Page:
Double anniversary underlines powerful collaboration.

Founded 75 years ago, Austrian manufacturer Lindner has produced more than 80,000 tractors. For 60 of those years, it’s chosen Perkins engines to power its machines up and down its customers’ steepest Alpine slopes.



Still family-owned, the company is managed today by Hermann and Stefan Lindner as well as the next generation, David, Christoph and Manuel. Powernews spoke with Hermann and Stefan about the secret of the company’s success.

Counter-rotating double propellers, at first glance, have little connection with agricultural engineering. But Hermann Lindner sr’s invention – while on assignment to the Air Force during the Second World War – would earn him more than just his first patent.

His lifelong enthusiasm to always achieve better results saw his Tyrolean family business produce its first tractor just three years after the end of the war. Despite its 14 bhp output, the hand-built tractor nevertheless generated huge demand, a characteristic that has remained constant ever since.

“Lindner’s 273 employees now produce over 1,200 tractors and transporters every year,” says Hermann Lindner jr, “meeting the demands of alpine mountain and grassland farming, crop farming and the municipal sector.

“My grandfather’s pioneering spirit influences all we do. In all our developments, we’re always driven by one question: how can we best support our customers in their daily work?” he explains. An objective that has sustained the company for four generations, it has inspired innovations such as continuously variable transmissions, four-wheel steering and, most recently, the TracLink digital management system.

But it’s not just determination to innovate; it’s understanding where that innovation is needed. Coming from a family of mountain farmers, Lindner sr had farming in his blood: he had the insight to understand what farmers needed. The same mentality runs through the company today.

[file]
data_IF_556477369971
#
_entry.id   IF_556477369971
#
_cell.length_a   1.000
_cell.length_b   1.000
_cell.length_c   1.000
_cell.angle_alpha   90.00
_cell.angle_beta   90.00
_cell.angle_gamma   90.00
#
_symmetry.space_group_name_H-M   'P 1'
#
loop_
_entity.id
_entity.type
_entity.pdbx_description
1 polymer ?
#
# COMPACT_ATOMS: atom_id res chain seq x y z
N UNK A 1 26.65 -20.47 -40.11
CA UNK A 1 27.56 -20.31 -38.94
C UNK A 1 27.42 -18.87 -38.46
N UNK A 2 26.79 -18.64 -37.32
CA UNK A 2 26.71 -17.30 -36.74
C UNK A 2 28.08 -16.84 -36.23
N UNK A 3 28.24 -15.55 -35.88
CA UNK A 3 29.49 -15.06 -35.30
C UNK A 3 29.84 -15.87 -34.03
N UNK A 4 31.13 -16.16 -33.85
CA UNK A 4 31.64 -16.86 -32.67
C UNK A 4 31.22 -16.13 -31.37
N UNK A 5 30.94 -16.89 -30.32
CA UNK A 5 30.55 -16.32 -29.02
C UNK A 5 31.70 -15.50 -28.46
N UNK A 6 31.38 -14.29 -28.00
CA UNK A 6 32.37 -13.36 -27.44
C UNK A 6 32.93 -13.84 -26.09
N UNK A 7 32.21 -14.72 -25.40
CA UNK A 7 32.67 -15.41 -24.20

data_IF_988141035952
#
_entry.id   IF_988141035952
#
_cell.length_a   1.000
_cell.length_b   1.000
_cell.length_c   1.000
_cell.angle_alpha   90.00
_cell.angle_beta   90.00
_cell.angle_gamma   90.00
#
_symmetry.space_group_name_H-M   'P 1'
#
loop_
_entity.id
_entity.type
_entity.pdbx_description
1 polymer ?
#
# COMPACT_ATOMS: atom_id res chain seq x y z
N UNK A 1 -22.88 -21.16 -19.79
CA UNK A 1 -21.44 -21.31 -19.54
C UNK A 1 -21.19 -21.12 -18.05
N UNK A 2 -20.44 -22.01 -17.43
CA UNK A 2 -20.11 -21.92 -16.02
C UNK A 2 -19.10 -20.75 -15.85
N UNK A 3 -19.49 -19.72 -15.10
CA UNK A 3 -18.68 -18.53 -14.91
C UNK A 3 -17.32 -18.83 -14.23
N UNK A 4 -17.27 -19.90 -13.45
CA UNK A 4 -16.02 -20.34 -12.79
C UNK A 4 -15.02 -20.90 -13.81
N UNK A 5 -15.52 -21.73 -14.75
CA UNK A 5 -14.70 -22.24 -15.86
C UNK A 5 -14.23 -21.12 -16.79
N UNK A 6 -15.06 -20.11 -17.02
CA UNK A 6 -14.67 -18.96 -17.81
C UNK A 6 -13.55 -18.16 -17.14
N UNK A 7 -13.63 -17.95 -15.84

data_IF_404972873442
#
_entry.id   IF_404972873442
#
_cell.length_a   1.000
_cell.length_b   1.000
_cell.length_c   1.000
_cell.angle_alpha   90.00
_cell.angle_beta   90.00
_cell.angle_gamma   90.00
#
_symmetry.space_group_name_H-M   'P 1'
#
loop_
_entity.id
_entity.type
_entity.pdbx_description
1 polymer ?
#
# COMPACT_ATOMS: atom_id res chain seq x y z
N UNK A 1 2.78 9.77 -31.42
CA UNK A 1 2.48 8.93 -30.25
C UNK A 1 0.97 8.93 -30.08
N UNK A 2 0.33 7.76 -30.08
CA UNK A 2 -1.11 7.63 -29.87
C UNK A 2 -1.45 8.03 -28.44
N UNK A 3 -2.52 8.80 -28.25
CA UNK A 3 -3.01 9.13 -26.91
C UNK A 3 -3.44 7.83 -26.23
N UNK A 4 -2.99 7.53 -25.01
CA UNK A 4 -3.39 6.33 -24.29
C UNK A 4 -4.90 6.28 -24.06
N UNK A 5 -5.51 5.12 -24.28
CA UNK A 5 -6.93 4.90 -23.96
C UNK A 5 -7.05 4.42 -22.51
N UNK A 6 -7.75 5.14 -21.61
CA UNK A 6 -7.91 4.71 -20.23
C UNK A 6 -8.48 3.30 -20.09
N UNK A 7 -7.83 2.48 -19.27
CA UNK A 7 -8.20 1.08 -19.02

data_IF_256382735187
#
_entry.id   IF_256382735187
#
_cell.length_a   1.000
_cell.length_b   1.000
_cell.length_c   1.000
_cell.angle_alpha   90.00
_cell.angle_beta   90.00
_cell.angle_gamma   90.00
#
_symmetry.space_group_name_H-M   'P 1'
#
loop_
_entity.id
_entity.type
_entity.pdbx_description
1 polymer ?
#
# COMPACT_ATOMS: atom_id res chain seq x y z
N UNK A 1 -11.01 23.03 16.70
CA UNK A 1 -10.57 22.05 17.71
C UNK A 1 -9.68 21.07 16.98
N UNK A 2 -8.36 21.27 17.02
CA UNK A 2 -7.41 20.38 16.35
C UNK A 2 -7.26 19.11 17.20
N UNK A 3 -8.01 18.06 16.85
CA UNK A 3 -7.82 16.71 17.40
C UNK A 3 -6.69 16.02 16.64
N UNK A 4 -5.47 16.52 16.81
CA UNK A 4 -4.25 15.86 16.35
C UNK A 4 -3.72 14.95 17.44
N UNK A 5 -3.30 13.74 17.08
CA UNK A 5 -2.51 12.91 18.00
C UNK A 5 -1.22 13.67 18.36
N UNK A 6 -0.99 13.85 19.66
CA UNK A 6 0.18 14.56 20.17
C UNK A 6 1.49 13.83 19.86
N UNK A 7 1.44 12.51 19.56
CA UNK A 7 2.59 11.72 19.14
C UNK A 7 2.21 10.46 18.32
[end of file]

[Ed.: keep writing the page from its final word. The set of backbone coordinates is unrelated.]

“We remain very close to our customers,” Hermann enthuses. “A third of our employees are themselves part-time farmers. They know exactly what a tractor or transporter needs to do in the field.

“While our customers are diverse – hay milk farmers to winegrowers – what they all have in common is that they want to be quality leaders in their respective fields, so they can produce perfect products.

“For that, evidently, they need the best technology. That’s why they choose Lindner. They know they’re choosing a vehicle designed and built by farmers, for farmers.”

Lindner has undoubtedly benefited from the professionalisation of farming over the last 75 years. “Our customers are farming larger areas, they’ve become more specialised, and they’re spending more time behind the wheel,” observes Stefan Lindner.

“Sit in the same seat for 400-600 hours a year, and high driving and operating comfort becomes imperative,” he says.

“Tractors and transporters with CVT are more efficient, yes, but their popularity – more than half our machines are delivered with CVT – comes down to them being more enjoyable and less tiring to operate for hours at a time.

“Buyers also appreciate the powerful hydraulics and four-wheel steering that features on Lintrac and Unitrac. And of course, there’s the expectations of digitalisation – a perfect route for us, in terms of making customers’ work easier by deploying intelligent solutions.”

The company’s TracLink, for example, enables vehicles to recognise individual attachments, document every use of the vehicle through data and insight on status, and to steer with an accuracy of within two centimetres.

Naturally Lindner doesn’t rely solely on its own innovations to make its brand successful. At the heart of every tractor is its engine. Early Lindner models were powered by in-house designs, from a facility set up in the 1950s, but the demand for more powerful engines persuaded the company to look for a competent and efficient partner: they settled on the world’s largest manufacturer of industrial diesel engines, and a Perkins engine – a version of the venerable 3.152 that had been powering the MF35 since 1959 – was first installed in 1963 in the new BF45 model.